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Building the future through apprentices

Picture: Getty

Picture: Getty

  • by GRAHAME BARN
 

We need more construction workers, says Grahame Barn

In the early weeks of 2014, there is a sense of optimism in the construction industry. After the disastrous years of the economic downturn, with its mass lay-offs, the closing of long-standing and well-respected businesses and failures to make housing targets, a recovery is well underway.

But this upswing will be beset with its own set of problems. In order to meet Scotland’s demand for new and renovated houses, we’ll need to train enough people to do the work we so desperately need.

Even before the recession, the building industry faced a skills shortage. Not enough school leavers were entering the industry, and there was a lack of training and support for aspiring builders.

The fact that the construction sector is returning to a period of sustained growth is welcome news. But unless immediate action is taken, we are heading for a major, systemic skills crisis.

At the height of the downturn, Construction Skills Network predicted the industry would require at least 3,360 new entrants each year to meet the demands of the market in Scotland. Today there are 190,000 construction workers in Scotland, but we urgently need to support and train the builders, joiners and roofers of tomorrow. Some parts of Scotland, such as Aberdeen, are already feeling the effects of the skills shortage.  As our population increases, a chronic housing shortage is becoming more of a problem throughout the country.

There is clearly an urgent need for more construction workers in Scotland. Furthermore, this huge, fast-changing industry offers an incredible variety of opportunities to young people, ranging from stonemasonry to shopfitting, flooring to flat roofing. Learning these skills opens the door to a fulfilling, rewarding career.

Apprenticeships, a system that combines practical on-site training with off-site learning, are the best way to bring a new generation into the industry. Young people work alongside experienced mentors, gaining the combination of technical and practical skills they need.

As the largest trade association in the construction industry, the Federation of Master Builders understands the importance of apprenticeships. Our members have been training apprentices at a high rate since our founding in the 1940s. When asked what their top legislative priorities are, support for apprenticeships is always one of the answers.

The Scottish construction sector is rightly proud of its apprenticeship structure. In previous years, Scottish firms were up to seven times more likely to train apprentices than their counterparts south of the border. But many are still reluctant to make the commitment of taking them on, as it takes at best three years to repay the cost of training.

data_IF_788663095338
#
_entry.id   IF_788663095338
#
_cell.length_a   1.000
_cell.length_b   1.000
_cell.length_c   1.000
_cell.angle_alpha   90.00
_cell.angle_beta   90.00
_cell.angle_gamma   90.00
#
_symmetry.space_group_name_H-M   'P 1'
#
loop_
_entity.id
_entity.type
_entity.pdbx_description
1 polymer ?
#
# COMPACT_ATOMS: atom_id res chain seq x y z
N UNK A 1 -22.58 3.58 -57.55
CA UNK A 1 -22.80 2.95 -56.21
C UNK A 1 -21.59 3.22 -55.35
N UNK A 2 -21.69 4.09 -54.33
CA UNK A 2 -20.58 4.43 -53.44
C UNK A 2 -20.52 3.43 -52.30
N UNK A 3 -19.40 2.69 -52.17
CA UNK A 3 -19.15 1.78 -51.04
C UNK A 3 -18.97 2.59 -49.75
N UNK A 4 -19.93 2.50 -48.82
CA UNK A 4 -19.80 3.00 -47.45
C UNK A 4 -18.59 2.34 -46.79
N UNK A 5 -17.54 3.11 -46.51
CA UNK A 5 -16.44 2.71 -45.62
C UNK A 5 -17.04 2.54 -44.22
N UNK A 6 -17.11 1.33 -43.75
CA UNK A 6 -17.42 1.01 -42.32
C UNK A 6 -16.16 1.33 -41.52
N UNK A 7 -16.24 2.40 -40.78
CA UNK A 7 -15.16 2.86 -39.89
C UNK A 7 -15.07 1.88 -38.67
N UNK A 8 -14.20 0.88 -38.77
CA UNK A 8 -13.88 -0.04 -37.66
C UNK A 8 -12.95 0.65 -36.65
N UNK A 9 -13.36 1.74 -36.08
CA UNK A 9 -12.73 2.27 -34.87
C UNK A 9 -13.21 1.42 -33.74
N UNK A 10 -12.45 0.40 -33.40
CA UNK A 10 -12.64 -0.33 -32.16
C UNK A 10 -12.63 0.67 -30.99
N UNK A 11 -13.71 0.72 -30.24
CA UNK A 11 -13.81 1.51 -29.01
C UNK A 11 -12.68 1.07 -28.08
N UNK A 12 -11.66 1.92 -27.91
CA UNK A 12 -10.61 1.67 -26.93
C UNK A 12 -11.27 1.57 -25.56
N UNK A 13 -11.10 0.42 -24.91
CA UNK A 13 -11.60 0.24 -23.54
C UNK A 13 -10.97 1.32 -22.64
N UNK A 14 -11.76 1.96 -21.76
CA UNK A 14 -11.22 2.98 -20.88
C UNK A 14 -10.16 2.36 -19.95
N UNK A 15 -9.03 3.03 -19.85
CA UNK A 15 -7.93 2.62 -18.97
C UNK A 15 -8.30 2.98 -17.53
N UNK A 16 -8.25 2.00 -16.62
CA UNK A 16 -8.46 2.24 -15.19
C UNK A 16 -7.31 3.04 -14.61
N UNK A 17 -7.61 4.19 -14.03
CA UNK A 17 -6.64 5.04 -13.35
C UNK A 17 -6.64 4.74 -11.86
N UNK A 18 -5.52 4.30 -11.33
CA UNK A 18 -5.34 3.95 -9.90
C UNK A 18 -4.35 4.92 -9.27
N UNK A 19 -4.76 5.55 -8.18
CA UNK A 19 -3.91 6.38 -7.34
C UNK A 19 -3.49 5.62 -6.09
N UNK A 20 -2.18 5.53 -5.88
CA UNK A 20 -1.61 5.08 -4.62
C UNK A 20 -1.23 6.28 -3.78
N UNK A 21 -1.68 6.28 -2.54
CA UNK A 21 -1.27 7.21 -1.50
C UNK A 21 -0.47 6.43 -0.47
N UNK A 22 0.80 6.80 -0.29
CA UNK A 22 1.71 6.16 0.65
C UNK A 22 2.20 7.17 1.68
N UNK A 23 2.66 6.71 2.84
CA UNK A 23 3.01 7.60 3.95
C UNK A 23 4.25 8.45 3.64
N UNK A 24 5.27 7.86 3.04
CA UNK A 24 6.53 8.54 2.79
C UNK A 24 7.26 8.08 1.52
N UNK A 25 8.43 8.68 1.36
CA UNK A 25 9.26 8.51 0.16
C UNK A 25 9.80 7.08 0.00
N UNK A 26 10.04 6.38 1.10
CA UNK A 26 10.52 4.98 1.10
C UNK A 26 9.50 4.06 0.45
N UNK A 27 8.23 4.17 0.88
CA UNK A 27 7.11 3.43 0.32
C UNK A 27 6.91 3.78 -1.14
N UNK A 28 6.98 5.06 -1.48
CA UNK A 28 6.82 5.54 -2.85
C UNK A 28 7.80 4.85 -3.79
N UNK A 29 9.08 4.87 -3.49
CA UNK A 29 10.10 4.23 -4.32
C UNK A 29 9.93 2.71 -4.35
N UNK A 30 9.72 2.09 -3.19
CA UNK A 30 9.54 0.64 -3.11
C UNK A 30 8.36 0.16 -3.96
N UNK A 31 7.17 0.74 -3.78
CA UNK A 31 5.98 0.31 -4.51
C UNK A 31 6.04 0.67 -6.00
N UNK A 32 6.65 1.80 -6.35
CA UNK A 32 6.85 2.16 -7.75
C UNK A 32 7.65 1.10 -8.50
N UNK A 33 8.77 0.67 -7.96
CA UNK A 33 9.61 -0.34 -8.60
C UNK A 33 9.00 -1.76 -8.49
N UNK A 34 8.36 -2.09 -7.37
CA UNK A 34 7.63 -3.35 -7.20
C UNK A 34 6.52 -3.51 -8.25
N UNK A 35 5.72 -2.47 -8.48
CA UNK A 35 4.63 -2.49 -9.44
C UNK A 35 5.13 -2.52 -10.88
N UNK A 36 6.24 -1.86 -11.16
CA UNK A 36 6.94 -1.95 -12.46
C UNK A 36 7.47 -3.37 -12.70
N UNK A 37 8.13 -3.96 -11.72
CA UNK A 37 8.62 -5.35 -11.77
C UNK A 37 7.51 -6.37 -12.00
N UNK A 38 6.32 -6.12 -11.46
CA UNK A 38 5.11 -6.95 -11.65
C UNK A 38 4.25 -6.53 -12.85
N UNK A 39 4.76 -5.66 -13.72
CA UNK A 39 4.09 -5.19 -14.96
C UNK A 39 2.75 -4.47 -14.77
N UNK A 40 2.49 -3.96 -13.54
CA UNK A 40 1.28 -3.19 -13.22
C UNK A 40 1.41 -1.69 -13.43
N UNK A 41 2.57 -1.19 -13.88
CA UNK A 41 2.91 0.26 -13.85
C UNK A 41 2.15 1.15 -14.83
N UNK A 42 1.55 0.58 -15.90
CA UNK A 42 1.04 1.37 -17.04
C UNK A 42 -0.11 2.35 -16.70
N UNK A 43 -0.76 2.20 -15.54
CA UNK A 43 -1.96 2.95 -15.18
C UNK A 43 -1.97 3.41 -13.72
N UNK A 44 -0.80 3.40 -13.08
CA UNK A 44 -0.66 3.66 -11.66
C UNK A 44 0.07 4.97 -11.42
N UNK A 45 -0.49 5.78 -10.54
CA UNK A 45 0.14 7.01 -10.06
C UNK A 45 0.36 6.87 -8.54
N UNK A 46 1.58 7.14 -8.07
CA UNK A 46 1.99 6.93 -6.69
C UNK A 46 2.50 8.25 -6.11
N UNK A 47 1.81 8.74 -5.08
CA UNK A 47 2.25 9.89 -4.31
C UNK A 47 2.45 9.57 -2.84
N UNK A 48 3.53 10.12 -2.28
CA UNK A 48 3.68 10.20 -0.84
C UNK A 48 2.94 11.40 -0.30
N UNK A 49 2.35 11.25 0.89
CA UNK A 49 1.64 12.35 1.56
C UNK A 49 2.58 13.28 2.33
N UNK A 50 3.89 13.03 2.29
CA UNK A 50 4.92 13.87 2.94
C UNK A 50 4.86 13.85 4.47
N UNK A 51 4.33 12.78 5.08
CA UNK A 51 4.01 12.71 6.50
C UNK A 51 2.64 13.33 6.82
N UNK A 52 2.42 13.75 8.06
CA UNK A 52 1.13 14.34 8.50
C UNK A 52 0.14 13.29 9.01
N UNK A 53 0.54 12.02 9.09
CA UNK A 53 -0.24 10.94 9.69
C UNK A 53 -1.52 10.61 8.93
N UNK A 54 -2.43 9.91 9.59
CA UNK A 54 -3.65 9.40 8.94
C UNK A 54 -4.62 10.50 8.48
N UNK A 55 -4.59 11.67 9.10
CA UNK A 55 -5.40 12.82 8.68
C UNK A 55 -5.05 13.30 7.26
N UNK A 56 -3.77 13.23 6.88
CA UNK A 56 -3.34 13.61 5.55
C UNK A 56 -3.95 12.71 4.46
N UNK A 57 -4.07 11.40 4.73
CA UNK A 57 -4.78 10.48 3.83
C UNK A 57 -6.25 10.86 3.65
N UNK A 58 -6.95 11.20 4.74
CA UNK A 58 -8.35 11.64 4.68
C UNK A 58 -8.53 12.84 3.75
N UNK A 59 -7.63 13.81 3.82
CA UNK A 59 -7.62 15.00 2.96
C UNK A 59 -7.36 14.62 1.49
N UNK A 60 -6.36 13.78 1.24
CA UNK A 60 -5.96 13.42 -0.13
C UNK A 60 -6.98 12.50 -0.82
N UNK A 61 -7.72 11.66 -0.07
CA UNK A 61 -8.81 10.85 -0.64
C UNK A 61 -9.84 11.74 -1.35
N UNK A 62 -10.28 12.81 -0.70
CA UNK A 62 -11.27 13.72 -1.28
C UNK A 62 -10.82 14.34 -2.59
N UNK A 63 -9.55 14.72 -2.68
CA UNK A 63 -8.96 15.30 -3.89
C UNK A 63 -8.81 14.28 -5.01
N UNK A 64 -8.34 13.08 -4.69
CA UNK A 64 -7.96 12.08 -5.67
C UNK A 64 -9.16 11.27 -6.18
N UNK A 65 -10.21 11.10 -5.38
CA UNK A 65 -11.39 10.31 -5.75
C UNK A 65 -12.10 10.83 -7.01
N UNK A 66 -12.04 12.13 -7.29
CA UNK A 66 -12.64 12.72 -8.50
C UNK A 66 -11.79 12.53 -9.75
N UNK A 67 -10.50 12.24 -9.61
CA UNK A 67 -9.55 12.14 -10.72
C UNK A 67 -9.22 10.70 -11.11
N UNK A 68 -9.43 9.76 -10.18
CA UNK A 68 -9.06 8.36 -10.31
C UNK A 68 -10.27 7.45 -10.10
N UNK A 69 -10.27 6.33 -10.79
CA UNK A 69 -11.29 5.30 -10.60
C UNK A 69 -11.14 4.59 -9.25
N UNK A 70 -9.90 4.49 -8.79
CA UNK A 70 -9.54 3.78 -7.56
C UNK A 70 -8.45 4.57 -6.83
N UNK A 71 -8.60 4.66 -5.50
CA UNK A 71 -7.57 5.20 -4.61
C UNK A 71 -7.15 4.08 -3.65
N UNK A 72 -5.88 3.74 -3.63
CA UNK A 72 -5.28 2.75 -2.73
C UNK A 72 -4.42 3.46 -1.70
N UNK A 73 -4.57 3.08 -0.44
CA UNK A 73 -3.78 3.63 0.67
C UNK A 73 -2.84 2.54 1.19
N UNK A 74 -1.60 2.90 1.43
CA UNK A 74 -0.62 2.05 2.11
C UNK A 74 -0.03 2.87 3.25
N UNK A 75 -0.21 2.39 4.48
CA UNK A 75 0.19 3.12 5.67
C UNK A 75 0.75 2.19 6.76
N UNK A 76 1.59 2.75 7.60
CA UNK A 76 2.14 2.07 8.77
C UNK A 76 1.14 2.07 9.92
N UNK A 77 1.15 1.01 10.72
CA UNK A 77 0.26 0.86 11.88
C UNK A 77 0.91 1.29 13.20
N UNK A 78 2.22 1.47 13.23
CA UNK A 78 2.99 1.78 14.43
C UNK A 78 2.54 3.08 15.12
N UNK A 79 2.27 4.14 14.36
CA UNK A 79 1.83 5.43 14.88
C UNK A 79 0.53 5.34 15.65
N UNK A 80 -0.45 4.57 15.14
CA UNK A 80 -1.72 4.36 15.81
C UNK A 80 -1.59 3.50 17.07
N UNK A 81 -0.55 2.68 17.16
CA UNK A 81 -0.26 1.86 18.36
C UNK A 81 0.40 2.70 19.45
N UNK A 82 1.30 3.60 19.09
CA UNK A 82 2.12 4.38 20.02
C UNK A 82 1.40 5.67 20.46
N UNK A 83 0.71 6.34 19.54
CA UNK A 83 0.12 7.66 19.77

In late 2012, the Richard Review of Apprentices urged the government to create financial incentives for businesses to adopt apprenticeship schemes. We are in full agreement.

Each year, thousands of school leavers want to enter the construction industry, but find it tough to get their foot on the ladder. Supporting apprenticeships would help these young people fulfill their ambitions – and this would also relieve some of the burden on small businesses, who provide the majority of training.

Employers must also be confident that apprenticeship programmes equip these young workers with the right skills and qualifications. This means they have to go beyond simply teaching “core skills”. Business owners should have more of an input to ensure apprentices learn practical, marketable skills. They want to know they are hiring new recruits who can make a real difference and hit the ground running.

There is also a need to raise awareness of apprenticeships. Each May in Scotland, The Construction Industry Training Board (CITB) organises an Apprenticeship Week, while schools and colleges should also play a role in educating young people about the opportunities available.

As the industry recovers, and demand for skills continues to rise, we hope the Government will make apprenticeships a priority in 2014.

• Grahame Barn is director of the Federation of Master Builders (FMB) Scotland

www.fmb.org.uk

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